Comfort, comforting, comfortable. Are these the words that come to mind when we think about our homes? Or is it chores, cleaning, repairs, bills to pay, clutter to be cleared, painting and decorating?
Our home is our den, our space. It is the one place where we can really make our mark. What sort of mark do we want to make? Is it home-made and homely or is it all high-tech, high-fashion, shiny and new?
Our homes reflect our personality as much as the clothes we wear. Kimberly Bost tells us that Winston Churchill said,
‘We shape our dwellings and afterwards our dwellings shape us.’
As in everything else there are fashions in home decor, furnishings and design. As ideas progress we should be able to have homes that are easier to manage with surfaces that are hard-wearing and easier to clean.
We want our home to be presentable, firstly for our own sake and when people drop by we want to be relaxed with family and friends.
Our lives revolve around our homes and our families. Of course they do, just like people all over the world in different cultures and in different situations, just as people have always done throughout our history.
Each family has its own history. Sometimes when we stop and look at our own family, perhaps on a special occasion, a christening , a wedding or even a funeral, we can see the long generations stretching out behind us and in front of us.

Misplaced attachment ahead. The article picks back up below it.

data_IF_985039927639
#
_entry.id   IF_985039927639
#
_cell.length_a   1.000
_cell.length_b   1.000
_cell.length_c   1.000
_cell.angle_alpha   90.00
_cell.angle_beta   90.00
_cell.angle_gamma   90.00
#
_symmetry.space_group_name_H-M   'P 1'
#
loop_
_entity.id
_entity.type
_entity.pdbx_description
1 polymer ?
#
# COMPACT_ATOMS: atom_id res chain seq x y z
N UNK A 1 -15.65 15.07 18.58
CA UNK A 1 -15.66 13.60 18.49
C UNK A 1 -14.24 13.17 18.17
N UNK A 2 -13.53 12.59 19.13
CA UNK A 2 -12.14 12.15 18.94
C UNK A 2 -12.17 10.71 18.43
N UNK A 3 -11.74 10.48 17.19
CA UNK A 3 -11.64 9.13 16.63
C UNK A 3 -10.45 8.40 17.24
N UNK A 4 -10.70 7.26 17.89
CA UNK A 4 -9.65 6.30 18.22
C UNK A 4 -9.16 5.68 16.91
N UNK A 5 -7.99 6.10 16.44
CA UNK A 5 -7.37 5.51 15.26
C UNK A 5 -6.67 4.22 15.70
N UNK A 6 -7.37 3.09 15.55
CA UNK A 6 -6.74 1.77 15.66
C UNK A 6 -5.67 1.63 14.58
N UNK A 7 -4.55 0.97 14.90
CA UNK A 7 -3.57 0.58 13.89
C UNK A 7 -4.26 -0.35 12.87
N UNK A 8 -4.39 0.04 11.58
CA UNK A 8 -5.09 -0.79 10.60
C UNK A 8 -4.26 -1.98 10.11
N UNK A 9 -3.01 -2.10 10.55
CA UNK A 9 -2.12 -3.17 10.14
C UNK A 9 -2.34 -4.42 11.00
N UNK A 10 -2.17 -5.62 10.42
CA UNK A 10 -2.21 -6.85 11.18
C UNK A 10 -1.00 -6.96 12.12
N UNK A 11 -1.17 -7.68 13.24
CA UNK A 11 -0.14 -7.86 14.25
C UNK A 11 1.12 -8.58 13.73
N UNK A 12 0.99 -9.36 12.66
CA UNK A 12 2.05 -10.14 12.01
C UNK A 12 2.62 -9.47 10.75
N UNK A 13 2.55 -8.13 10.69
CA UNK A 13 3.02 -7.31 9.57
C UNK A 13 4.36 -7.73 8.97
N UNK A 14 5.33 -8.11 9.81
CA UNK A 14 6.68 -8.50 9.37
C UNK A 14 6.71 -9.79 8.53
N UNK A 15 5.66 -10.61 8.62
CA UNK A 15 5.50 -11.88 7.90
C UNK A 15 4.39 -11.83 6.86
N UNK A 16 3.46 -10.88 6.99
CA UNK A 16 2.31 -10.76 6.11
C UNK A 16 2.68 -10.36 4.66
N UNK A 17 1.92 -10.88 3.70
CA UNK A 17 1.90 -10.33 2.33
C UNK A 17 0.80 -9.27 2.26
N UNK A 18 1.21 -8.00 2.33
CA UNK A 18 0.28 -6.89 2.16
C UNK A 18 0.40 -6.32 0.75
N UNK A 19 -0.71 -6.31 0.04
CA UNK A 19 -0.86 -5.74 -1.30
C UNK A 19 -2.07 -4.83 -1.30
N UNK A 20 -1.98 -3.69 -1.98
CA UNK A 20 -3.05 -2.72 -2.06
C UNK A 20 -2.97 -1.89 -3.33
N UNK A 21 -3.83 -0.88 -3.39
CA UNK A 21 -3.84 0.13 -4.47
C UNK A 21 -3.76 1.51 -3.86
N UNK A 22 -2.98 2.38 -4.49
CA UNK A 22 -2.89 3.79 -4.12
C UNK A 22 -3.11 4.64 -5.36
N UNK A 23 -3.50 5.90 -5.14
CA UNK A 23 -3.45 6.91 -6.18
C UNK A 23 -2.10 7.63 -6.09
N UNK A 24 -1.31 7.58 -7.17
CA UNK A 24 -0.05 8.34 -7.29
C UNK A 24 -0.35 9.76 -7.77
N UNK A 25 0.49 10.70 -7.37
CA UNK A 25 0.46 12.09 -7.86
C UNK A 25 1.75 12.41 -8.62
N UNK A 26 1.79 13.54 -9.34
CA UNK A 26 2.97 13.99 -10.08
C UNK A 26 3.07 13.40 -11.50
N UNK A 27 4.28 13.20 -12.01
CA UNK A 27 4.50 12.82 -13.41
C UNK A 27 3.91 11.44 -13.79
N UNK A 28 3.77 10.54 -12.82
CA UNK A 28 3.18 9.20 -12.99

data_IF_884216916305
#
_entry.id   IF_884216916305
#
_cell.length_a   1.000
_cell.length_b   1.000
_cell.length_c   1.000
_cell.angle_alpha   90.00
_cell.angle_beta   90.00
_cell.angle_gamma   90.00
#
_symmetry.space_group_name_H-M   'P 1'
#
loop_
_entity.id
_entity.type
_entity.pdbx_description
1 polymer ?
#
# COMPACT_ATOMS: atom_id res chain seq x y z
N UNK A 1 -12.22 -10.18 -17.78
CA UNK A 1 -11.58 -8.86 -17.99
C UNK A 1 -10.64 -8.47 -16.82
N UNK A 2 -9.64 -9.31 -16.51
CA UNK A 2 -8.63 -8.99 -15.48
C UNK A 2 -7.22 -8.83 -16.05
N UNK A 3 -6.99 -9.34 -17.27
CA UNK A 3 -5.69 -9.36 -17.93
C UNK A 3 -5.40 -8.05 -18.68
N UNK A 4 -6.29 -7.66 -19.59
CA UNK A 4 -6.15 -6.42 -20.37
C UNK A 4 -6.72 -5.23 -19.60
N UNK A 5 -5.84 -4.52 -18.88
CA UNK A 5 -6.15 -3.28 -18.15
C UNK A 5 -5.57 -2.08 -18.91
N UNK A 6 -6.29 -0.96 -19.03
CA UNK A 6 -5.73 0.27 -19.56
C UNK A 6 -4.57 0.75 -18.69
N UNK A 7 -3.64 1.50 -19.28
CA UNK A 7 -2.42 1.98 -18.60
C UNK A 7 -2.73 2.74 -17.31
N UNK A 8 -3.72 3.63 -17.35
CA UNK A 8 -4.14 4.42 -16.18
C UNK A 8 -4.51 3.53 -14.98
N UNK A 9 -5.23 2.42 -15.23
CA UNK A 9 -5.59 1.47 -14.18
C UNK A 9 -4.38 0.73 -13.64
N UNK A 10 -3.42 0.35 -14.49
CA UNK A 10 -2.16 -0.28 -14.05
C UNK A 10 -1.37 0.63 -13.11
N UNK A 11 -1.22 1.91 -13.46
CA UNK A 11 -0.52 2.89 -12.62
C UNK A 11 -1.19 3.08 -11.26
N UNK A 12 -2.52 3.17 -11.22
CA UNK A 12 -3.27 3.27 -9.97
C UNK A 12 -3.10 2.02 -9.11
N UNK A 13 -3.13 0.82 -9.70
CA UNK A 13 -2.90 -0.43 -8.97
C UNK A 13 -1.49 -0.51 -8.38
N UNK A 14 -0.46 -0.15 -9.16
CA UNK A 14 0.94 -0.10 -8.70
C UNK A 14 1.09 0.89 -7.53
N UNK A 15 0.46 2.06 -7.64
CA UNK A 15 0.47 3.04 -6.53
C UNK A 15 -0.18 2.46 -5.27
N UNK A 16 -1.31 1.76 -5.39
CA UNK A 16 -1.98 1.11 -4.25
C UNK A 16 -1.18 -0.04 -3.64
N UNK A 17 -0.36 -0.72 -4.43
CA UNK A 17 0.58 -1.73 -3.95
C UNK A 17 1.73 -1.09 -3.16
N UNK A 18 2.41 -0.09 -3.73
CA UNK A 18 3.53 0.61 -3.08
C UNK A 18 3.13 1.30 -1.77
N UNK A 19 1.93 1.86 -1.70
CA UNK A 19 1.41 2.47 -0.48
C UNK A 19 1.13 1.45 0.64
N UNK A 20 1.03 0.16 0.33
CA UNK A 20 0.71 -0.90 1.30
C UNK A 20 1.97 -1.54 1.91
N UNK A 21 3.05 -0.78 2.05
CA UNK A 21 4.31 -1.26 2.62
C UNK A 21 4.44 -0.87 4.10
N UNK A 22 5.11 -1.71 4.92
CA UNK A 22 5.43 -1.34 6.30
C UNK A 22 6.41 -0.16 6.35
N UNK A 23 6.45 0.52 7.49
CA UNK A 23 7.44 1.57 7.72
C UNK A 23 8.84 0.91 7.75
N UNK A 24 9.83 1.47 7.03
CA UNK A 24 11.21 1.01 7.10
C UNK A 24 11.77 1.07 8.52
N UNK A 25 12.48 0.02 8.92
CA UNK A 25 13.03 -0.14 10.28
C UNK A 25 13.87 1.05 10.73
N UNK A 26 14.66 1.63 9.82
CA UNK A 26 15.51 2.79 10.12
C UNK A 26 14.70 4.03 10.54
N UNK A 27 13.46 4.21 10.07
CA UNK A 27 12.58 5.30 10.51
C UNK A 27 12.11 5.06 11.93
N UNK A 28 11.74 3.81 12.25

We know that whatever happens the family will go on.
We could say that each family has its own personality. Just as each family is different and unique and special in its own way, each family home is special.
Are We Really Busy?
We like to talk about how busy we are these days but are we really doing more than our mothers, grandmothers and great-grandmothers? It’s unlikely isn’t it?
James Townsend gives us a glimpse of what life might have been like in an 18th Century kitchen.
While we are sitting on the sofa having another cup of tea and watching our favourite soap opera, they were still working. In a world where everything had to be done by hand there was little or no free time.
If they ever did sit down they immediately picked up their sewing or knitting or mending. They started early and finished late.
I am just reading a memoir by Nancy Astor‘s personal maid,
Nancy Astor, who was actually American by birth, was England’s first woman Member of Parliament and wife to the super-rich Lord Astor.
Perhaps when we think of people being less busy in the past we imagine ourselves as Lady Cora in Downton Abbey but we were more likely to be the scullery maid or the boot boy working all hours to make someone else’s life more leisurely.
Let’s be glad that we are living in the 21st century and have warm comfortable homes which with planning, organisation and our useful gadgets should be relatively easy to manage. Perhaps we should start thinking of ourselves as ‘The Manager’